Upon appointment of counsel for habeas corpus proceedings brought under 28 U.S.C. § 2254, the district court should issue appointed counsel two CJA payment vouchers (Form CJA 30 (Death Penalty Proceedings: Appointment of and Authority to Pay Court Appointed Counsel)); one designated for the habeas corpus proceeding and one designated for a potential clemency proceeding.
§ 680.20.20 Processing of Clemency Vouchers
All attorney compensation (Form CJA 30 (Death Penalty Proceedings: Appointment of and Authority to Pay Court Appointed Counsel)) and investigative, expert, or other services vouchers (Form CJA 31 (Death Penalty Proceedings: Ex Parte Request for Authorization and Voucher for Expert and Other Services) pertaining to the clemency representation should be submitted to the district court, regardless of whether the habeas corpus case is on appeal at the time.
§ 680.30 Budgeting Clemency Work

(a) Consistent with § 640, courts are encouraged to require counsel appointed in 28 U.S.C. § 2254 proceedings to submit a proposed initial clemency budget for court approval that will be subject to modification in light of facts and developments that emerge as the case proceeds.
(b) The district court, in consultation with counsel, should determine when the clemency budget should be submitted — early in the habeas corpus proceedings, or at the beginning of the clemency work. In order to allow sufficient time for clemency preparation, budgeting should occur well in advance of final resolution of the case in the courts.

Wednesday, May 11, 2011

Government Failed to Prove Prior Conviction was ACCA Eligible

U.S. v. Bowler, 2011 WL 1519383 (4/22/11) (Okl.) (unpub'd) - A nice convoluted, categorical-approach Armed Career Criminal Act victory. The documents did not prove the defendant had committed a delinquent act [at the age of 12!] "involving the use or carrying of a firearm, knife or destructive device." The defendant had been charged with shooting the victim, but his stipulation indicated an amended petition had been filed pursuant to which he pleaded guilty to assault and battery with a dangerous weapon. Under state law, the dangerous weapon could have been metal "knucks," which would not qualify the defendant for the ACCA. The amended petition was not in evidence. The government didn't meet its burden to prove a prerequisite violent felony conviction. Nor did the defendant's other delinquent act qualify. He was convicted of "manufacturing," not using or carrying, an incendiary device. Manufacturing did not necessarily "involve" transporting. the device.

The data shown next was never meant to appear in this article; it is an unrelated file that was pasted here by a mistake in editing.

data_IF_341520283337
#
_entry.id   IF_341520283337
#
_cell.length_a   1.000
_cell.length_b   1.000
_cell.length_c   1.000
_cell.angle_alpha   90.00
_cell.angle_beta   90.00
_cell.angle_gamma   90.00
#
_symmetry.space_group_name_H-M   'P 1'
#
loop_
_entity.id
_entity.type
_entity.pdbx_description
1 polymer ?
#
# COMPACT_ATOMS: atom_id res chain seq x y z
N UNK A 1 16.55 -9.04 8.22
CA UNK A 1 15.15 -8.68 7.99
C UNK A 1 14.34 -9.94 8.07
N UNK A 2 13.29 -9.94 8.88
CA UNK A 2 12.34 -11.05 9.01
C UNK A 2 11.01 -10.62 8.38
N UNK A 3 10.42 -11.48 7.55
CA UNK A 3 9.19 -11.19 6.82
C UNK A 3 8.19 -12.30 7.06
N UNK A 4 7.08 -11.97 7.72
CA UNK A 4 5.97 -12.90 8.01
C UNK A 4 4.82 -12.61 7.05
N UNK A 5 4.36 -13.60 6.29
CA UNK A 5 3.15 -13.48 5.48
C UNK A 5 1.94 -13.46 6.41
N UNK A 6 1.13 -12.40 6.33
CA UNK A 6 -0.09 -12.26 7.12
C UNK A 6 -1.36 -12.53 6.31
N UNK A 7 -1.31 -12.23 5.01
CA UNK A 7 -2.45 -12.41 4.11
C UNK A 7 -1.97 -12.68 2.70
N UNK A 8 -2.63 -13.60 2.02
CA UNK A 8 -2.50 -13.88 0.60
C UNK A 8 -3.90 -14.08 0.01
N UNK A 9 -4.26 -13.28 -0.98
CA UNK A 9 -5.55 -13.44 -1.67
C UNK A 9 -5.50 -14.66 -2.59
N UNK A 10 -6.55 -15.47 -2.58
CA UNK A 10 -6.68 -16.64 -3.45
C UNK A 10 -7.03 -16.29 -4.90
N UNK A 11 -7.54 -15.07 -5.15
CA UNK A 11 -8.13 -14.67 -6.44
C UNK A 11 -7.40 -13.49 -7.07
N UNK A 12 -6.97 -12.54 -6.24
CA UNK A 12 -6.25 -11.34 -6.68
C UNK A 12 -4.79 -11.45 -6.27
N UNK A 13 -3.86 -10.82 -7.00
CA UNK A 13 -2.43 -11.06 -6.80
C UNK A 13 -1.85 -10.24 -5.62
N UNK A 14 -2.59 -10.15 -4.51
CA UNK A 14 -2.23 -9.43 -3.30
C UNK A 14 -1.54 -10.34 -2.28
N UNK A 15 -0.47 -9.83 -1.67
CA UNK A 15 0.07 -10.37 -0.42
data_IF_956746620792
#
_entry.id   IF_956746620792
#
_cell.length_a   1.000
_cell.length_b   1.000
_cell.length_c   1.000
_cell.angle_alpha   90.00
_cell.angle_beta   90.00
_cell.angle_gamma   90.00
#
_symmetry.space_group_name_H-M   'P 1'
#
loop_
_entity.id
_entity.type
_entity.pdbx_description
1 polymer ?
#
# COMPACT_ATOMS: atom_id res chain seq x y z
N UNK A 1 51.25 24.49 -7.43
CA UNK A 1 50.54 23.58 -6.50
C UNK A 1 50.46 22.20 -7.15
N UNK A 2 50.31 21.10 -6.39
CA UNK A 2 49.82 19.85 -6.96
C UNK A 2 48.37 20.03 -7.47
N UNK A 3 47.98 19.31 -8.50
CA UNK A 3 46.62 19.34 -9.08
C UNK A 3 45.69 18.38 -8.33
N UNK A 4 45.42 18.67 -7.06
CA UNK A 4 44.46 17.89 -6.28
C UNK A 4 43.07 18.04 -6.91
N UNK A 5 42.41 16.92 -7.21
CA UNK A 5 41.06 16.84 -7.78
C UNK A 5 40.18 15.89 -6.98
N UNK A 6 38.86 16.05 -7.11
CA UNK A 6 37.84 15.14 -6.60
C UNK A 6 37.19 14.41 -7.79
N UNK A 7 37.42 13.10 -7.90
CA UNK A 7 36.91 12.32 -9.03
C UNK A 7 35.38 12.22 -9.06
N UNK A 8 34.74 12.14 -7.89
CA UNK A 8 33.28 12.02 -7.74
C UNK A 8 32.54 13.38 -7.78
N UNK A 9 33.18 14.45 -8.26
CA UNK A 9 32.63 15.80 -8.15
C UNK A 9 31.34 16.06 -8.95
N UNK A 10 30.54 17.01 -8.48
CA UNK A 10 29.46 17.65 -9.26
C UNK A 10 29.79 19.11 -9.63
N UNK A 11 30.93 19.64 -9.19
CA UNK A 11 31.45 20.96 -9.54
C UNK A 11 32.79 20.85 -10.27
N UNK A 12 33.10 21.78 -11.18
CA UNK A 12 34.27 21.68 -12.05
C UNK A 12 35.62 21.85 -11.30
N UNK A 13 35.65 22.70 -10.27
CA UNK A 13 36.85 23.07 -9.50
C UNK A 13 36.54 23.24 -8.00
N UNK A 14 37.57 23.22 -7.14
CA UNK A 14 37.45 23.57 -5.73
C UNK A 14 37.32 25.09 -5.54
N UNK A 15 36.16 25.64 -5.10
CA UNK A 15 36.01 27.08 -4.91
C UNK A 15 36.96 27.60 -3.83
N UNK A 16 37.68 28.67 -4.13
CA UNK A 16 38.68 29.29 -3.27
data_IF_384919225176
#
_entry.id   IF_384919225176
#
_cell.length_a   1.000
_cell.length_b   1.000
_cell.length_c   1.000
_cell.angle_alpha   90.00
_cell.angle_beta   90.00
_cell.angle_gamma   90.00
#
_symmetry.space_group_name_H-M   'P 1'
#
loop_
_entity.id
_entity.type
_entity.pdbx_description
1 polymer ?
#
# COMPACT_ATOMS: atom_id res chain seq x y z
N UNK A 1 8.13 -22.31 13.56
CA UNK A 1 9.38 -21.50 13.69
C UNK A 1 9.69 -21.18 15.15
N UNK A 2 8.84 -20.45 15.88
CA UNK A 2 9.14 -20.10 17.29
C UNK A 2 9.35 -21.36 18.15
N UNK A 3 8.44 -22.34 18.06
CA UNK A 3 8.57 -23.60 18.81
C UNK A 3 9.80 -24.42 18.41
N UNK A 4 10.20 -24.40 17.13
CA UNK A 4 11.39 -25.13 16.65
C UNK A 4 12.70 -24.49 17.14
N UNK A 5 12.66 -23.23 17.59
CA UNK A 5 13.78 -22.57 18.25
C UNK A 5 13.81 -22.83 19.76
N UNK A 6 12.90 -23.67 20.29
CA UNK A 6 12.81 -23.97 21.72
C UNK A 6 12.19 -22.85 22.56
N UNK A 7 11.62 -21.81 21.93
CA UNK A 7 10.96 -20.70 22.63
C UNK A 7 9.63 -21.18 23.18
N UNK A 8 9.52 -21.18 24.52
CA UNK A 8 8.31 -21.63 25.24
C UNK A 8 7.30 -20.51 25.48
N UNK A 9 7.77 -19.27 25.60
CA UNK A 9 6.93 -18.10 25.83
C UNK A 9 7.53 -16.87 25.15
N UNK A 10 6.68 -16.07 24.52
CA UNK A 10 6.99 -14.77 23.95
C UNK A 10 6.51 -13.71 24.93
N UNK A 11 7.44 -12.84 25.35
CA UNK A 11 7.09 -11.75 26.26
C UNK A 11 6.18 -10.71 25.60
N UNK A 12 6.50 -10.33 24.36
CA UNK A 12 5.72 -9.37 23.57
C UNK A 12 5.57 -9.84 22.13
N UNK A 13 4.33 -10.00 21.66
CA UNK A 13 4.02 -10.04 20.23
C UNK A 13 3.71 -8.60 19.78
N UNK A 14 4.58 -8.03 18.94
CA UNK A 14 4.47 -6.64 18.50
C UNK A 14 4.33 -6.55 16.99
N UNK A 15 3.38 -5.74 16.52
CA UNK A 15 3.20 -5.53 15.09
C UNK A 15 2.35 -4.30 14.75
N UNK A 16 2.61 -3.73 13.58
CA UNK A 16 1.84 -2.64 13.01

Depositing Fraudulently Obtained Uncertified Checks Is Money Laundering

U.S. v. Huff, 2011 WL 1467564 (4/19/11) (Utah) (Published) - The deposit of uncertified checks obtained through wire fraud constitutes money laundering. Possession of the check is possession of "any property" even before it's cashed or deposited. It doesn't matter whether the check clears or the defendant accesses the money or the check has a guarantee of payment.